The Lies We Tell
Humans are odd creatures, and deception is deep within our core. When we are sad, we mask our feelings with happiness but do not allow ourselves to become too happy. When we are rich, we tell everybody we are poor and then buy fancy cars. When angry, we pretend to be satisfied or overreact to get our point across.
Our entertainment is full of bold lies, like the movie Star Wars. “A long time ago in a galaxy far, far away.” Of course, we accept Star Wars is fiction, and viewers buy into the lie. They even have Star Wars themed weddings, clothing, YouTube channels, parties, and religions.
We even lie to ourselves with a pep talk. “Hey, losing that job is just a setback.” Or a bold-faced deception. “My brother deserved to get hit.”
Why do we lie? There are hundreds of reasons that range from minor personality faults to a full-blown psychopath. From harmless entertainment to a grifting career. Is it wrong to lie? Of course, we consider some lies “socially acceptable.” The movie Star Wars is “accepted fiction of the highest caliber.”
A big part of our minds seems to contain a built-in lie generator that should improve our day. “Hey, Sam, what did you do last night?” “I went to a restaurant with some friends.” Sam actually sat at home and watched television alone. He lied to feel better about his life, and the lie gave him something to talk about. When further questioned, Sam invented more lies about the restaurant, including the girl he met. Soon, Sam created an entirely fictitious evening backstory. What is going on? The lie made Sam feel better and entertained the person he spoke with. All good things. Right?
Of course, there are consequences to Sam’s lie. Sam now must remember the lie, which does not come naturally because the event never happened. Sam’s friends might find out about the lie and get angry about being lied to. The lie will continue to spread and entangle his life.
Is Sam proud of his lie? At first, he enjoyed lying, but now he regrets it. Will Sam lie next week about a different restaurant?
There is another class of liars. The people who truly believe the lie. For example, the flat earth society uses any means to keep its lie alive, including deception, corruption, and violence. One could explain this class of people with psychology, but these people know that the lie is a lie, yet they still believe.
Where did all this lying start? As children, we did not have much going on because our parents made all the decisions, but there was freedom on the playground. There, we met our friends, and together, we embellished. Perhaps we lied, rebelled, or entertained our friends. Lying is a skill that gets better with age. Most people grow out of bold lying and limit their half-truths to a minimum. Some people embrace lying and take it to impressive levels.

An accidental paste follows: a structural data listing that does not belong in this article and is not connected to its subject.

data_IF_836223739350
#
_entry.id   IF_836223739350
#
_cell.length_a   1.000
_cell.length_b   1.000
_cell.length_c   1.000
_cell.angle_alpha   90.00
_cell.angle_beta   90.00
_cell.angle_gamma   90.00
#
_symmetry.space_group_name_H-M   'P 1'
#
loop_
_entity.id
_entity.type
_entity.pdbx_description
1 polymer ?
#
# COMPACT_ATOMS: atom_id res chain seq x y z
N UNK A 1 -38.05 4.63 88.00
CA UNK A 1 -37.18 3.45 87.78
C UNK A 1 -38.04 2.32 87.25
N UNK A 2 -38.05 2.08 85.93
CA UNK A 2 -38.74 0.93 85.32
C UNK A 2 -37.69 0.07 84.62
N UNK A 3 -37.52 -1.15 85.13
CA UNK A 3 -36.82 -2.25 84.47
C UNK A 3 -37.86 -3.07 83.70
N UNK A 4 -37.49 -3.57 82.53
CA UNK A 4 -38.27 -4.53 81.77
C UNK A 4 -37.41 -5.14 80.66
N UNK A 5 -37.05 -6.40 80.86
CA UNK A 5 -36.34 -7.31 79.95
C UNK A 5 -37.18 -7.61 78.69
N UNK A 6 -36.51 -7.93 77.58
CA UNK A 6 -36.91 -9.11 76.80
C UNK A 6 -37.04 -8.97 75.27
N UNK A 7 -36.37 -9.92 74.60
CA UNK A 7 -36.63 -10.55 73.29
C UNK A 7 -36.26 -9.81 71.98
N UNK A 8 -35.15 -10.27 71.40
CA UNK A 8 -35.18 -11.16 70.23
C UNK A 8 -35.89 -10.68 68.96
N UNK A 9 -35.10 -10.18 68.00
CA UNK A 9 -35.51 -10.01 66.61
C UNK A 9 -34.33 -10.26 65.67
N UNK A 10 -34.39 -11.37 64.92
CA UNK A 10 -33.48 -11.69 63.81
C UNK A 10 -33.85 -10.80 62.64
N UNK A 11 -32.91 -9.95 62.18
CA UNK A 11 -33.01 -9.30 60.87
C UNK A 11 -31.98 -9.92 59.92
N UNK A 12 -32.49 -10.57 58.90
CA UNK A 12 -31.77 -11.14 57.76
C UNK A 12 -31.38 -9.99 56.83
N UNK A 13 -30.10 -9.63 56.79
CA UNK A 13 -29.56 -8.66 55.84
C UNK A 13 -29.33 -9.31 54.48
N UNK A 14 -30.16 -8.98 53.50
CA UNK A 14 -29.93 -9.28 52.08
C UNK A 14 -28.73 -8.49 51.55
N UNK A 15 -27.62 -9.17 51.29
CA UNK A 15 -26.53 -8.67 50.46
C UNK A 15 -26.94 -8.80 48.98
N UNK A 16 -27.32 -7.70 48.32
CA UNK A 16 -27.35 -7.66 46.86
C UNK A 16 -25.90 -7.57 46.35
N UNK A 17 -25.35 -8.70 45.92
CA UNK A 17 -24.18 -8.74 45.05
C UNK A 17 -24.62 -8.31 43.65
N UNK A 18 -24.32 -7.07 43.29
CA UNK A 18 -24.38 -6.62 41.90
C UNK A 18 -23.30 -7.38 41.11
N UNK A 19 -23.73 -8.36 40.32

What about a fiction writer? In a way, they lie all day long and put a disclaimer on their work to show fiction. Yet, some try hard to deceive people, and others cannot differentiate between them.
It is easy to write a lie. “Sam told his friend that he went to a restaurant.” The truth is that I do not know anybody named Sam. Now, let’s go a little further. “The vampire walked into the room.” There have never been vampires, and there never will be. However, that simple statement is entirely acceptable. Readers know there are no vampires, but they agreed in advance to be entertained. So, they accept this non-truth.
Is it ethical to be a fiction writer? Or are they simply liars? I suppose the ethical questions can be answered by how the work presentation. If a writer fully acknowledges the fictitious aspect and does not pass their work off as real, then they act ethically. And their readers are ethical because they want to be entertained and accept a lie. Also, let us not forget that the early rocket pioneers dreamed of going to space just like their comic books.
What about me? Of course, I am guilty of lying to others and myself. I regret any harm that my lies have caused but embrace my mental fantasy world. I want to think I have come up with some creative plots with this “lie generator.” Still, I do my best to be an honest person. Or am I lying now? It is hard to say because the thing that invents the lies is telling me not to lie about lying. Bummer.

You’re the best -Bill
April 10, 2019 Updated March 09, 2024

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